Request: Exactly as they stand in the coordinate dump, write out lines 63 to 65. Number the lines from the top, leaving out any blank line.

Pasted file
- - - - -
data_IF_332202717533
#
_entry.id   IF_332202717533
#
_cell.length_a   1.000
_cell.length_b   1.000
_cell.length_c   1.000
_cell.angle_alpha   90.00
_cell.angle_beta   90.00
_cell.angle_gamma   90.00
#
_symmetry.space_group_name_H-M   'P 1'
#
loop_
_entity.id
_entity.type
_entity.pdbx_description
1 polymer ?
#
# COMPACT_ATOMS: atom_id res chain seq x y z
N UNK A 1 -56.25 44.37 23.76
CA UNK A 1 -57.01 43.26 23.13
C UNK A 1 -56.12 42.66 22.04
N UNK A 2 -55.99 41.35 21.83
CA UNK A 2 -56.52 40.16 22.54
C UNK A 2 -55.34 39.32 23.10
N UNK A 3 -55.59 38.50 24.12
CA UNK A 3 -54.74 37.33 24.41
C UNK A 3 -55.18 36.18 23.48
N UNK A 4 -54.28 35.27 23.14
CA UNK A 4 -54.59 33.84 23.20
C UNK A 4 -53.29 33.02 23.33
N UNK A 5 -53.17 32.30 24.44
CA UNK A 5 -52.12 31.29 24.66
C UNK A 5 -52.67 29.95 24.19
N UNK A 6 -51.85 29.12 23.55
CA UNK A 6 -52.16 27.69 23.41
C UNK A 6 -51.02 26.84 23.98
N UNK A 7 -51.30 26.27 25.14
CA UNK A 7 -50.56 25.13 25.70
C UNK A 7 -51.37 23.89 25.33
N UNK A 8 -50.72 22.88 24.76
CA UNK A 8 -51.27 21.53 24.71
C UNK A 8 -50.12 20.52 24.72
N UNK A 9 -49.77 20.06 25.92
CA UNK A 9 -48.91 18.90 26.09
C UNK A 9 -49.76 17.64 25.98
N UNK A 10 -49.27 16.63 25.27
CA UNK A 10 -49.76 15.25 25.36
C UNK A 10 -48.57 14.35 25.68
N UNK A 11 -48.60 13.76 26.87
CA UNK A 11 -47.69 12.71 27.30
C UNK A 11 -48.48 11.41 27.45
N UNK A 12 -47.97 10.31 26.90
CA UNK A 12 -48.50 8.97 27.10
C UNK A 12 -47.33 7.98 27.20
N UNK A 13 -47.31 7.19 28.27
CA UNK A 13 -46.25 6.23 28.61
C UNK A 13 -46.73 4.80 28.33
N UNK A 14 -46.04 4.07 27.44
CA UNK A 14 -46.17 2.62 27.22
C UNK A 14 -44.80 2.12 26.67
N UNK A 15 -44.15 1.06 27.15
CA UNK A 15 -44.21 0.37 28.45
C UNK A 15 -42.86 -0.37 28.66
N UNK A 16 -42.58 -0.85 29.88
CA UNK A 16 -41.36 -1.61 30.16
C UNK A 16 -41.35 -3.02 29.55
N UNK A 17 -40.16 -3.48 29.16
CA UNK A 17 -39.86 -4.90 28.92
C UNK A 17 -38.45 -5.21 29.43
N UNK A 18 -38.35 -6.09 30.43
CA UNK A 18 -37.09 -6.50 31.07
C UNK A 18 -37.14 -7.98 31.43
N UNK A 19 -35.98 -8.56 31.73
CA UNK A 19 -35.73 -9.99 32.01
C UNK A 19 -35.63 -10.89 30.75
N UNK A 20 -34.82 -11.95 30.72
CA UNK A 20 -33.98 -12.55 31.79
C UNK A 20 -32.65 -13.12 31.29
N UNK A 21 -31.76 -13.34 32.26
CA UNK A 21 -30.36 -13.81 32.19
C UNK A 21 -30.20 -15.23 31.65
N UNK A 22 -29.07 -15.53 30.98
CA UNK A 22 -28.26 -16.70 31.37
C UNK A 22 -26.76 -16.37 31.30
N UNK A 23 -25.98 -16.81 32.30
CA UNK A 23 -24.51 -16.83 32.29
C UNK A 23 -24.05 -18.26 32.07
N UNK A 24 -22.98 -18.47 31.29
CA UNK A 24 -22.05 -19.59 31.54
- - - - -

N UNK A 15 -44.15 1.06 27.15
CA UNK A 15 -44.21 0.37 28.45
C UNK A 15 -42.86 -0.37 28.66